We had plenty of room on the wide rear seat, so I passed along an invitation for him to join us. When the man and his wife made their way down the aisle, I realized it was the same Vietnamese couple who had been on our two-day group tour of the Mekong Delta a couple days earlier. At one point, we’d even shared the same small sampan as we were taken down a rural canal. But because of the language barrier we’d never exchanged any words.
As my former enemy approached, I felt a little anxiety. But I needn’t have worried for the man smiled warmly. We shook hands and I invited him and his wife to sit and join us. Our guide, perched on the edge of the seat to the front and squinched around to face us, began to interpret. I learned my opposite had retired as a North Vietnamese Army colonel. He’d fought in the struggle with South Vietnam, and when that war was over, against the Kmer Rouge in Cambodia. In turn, I explained what I’d done in the war. By then our conversation had begun to attract the interest of others nearby and soon three young European backpackers moved close so they could listen to our exchange.
“I looked forward to us two former enemy combatants touring the exhibits side by side as we realigned the ugliness.”
Our wives were in this conversation as well, but they shared family photos and left most of the talking to us ex combatants. We exchanged information about our current trips, where we lived, and our families. And of course we took photos.
It turned out he was from Hanoi and had grandchildren, as do I. We talked only a little of our experience in the war. And we were able to laugh when we showed each other the small head wound each of us had acquired in the war. Both of us were a little misty eyed throughout the experience. Neither of us had imagined ever coming face-to-face with our enemy again and discovering that two men who’d once been duty bound to try to kill each other on sight could embrace with moist eyes when our conversation ended upon arrival at the Cu Chi tunnels. We had no personal differences now and realized we surely never had any. Even though an enemy government or ideology is despicable to us, most ordinary people under its flag are not fundamentally different from us. Only in war, when soldiers are sent to kill each other, is it necessary to believe otherwise and depersonalize the enemy.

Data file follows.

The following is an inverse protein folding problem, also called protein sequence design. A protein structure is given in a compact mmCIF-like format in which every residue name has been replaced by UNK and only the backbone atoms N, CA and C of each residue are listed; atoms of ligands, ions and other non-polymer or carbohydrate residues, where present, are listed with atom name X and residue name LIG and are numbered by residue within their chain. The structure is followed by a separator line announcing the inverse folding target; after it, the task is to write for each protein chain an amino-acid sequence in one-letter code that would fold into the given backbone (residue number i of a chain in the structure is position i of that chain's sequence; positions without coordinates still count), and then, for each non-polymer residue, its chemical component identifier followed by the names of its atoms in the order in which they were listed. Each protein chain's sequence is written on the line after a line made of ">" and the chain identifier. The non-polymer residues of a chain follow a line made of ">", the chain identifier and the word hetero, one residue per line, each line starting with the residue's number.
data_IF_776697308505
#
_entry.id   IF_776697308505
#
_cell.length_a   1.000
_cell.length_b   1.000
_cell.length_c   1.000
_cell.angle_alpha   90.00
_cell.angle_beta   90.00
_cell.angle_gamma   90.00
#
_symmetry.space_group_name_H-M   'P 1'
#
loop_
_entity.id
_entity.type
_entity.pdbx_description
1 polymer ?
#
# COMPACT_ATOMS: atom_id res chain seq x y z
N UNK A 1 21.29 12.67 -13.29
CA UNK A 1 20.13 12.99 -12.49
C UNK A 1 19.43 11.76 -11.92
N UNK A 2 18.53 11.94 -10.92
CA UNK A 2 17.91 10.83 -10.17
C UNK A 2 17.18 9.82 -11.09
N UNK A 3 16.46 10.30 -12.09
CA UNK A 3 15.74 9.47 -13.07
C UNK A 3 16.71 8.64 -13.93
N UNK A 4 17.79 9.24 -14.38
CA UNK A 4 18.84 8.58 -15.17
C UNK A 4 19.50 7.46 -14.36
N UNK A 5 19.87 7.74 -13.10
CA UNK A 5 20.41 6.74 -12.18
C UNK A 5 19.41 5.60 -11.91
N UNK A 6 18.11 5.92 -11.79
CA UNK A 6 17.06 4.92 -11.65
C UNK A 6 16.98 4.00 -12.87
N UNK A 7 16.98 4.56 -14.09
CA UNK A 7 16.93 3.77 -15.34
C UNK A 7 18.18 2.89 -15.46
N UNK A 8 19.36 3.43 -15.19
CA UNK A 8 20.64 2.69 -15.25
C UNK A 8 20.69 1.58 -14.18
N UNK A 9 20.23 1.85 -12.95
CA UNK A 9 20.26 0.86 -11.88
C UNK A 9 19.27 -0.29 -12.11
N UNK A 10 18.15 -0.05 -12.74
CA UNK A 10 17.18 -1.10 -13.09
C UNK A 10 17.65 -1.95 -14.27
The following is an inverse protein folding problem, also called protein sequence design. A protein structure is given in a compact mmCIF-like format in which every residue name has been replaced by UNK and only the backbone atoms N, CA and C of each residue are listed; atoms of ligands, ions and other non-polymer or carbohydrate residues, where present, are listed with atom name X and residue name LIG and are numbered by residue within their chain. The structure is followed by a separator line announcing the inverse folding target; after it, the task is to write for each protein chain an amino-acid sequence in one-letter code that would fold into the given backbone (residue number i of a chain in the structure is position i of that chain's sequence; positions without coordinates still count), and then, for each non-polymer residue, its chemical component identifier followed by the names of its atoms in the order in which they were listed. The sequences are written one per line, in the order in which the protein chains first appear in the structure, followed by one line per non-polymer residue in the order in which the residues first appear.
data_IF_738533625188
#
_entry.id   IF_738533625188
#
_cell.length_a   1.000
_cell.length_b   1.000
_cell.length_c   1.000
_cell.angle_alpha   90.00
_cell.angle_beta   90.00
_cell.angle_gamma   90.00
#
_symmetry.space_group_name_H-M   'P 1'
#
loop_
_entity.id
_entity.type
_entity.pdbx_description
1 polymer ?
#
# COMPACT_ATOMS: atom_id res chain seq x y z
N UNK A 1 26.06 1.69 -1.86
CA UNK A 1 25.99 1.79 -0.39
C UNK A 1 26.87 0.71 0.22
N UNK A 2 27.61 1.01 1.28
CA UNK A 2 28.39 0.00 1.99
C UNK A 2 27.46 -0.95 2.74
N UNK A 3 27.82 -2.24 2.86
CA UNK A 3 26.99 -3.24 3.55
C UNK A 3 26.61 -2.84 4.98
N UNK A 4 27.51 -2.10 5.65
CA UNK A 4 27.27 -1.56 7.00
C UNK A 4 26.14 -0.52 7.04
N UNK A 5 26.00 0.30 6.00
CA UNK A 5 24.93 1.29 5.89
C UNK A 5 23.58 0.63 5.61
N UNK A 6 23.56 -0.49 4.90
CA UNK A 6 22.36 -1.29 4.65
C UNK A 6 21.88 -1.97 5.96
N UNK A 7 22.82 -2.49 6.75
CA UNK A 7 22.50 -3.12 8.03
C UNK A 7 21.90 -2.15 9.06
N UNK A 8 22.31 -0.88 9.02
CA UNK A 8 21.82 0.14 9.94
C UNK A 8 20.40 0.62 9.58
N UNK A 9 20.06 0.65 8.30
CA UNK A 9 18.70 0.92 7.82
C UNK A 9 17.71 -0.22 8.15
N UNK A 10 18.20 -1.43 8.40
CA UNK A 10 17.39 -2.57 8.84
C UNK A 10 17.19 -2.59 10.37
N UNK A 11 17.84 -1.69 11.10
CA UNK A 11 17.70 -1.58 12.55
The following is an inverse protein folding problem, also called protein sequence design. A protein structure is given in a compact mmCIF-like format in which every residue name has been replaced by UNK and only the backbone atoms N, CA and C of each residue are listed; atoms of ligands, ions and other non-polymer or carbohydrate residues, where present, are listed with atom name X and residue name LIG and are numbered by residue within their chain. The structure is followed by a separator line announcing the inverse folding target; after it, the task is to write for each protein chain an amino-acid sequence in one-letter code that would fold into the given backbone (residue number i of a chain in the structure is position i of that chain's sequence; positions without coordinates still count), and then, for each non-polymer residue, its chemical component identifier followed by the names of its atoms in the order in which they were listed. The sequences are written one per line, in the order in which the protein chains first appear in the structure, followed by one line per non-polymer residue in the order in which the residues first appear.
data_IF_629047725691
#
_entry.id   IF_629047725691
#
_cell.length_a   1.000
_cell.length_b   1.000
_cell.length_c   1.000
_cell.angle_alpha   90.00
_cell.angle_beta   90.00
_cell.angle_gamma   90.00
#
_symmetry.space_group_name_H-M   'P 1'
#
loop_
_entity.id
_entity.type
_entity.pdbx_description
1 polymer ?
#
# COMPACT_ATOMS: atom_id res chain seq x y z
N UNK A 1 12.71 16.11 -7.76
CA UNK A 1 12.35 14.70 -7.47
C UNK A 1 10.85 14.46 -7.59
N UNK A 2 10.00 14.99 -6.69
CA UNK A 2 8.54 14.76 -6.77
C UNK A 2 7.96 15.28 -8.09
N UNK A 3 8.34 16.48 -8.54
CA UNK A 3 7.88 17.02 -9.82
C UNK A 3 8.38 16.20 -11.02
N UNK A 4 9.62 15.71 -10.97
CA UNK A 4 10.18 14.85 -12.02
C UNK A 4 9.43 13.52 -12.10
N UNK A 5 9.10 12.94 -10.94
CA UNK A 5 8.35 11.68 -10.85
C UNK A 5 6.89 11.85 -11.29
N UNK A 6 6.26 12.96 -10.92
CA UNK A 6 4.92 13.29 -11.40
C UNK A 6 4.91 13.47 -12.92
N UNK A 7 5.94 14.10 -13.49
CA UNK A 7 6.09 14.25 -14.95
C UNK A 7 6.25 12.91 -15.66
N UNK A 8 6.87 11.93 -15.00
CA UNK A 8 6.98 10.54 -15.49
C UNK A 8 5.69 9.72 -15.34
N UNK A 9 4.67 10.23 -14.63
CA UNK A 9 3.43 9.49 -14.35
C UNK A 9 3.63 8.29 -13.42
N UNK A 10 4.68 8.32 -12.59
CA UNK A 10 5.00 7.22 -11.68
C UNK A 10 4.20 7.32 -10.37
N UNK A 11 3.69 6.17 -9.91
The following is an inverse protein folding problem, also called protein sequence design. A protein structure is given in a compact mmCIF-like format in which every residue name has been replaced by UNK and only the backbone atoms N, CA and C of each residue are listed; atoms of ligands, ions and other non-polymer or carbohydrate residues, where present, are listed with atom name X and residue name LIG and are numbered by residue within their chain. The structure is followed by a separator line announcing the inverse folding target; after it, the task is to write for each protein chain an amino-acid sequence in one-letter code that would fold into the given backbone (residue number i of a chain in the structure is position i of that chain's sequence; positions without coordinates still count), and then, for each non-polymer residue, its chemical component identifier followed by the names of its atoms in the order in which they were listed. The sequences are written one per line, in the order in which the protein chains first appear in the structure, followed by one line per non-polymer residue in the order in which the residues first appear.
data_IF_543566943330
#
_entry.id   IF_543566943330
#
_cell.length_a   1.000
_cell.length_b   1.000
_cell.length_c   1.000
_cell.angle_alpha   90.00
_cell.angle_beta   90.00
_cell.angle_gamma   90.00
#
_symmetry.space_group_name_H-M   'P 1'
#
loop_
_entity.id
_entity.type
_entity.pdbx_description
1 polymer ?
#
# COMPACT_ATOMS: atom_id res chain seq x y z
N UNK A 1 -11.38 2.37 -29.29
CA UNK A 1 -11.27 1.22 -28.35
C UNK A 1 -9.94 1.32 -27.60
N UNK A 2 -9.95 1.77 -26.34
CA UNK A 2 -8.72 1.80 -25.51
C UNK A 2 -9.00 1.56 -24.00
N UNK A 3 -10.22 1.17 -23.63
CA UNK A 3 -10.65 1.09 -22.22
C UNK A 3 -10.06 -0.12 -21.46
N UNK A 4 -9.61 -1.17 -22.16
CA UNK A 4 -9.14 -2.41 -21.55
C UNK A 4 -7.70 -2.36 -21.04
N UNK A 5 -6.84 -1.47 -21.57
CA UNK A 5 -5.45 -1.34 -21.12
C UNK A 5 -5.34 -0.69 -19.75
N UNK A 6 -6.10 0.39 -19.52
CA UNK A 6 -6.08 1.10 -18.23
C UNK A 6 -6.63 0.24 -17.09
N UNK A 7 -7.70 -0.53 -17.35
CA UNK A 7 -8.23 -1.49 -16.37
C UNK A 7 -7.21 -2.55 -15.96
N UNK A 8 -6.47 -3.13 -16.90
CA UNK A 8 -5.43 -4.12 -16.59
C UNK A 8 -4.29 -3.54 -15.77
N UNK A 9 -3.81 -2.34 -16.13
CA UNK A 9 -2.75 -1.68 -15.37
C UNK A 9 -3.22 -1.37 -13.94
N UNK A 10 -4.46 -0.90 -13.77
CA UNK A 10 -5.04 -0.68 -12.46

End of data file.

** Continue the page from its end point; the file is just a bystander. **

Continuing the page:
“Foreigners and Vietnamese were sent on separate tours right after the introductory propaganda film.”
At the Cu Chi tunnels I looked forward to us two former enemy combatants touring the exhibits side by side as we realigned the ugliness and shared some common ground. However, once inside the place, Westerners and Vietnamese were sent on separate tours right after the introductory propaganda film, and we had no further chance to talk.
In part I of this topic I said the impetus for me to return to Vietnam was a combination of curiosity, a hope for closure, and a quest to find some sort of validation of my wartime service. The first two were fulfilled, but not the validation part. Although historians might successfully argue that the long and costly US intervention in the war fully occupied Russia and China and prevented the fall of the rest of Southeast Asia to communism (yes, the old Domino Theory), considering the personal cost to so many families, that is not enough justification for me. And I think most other veterans and their families would agree.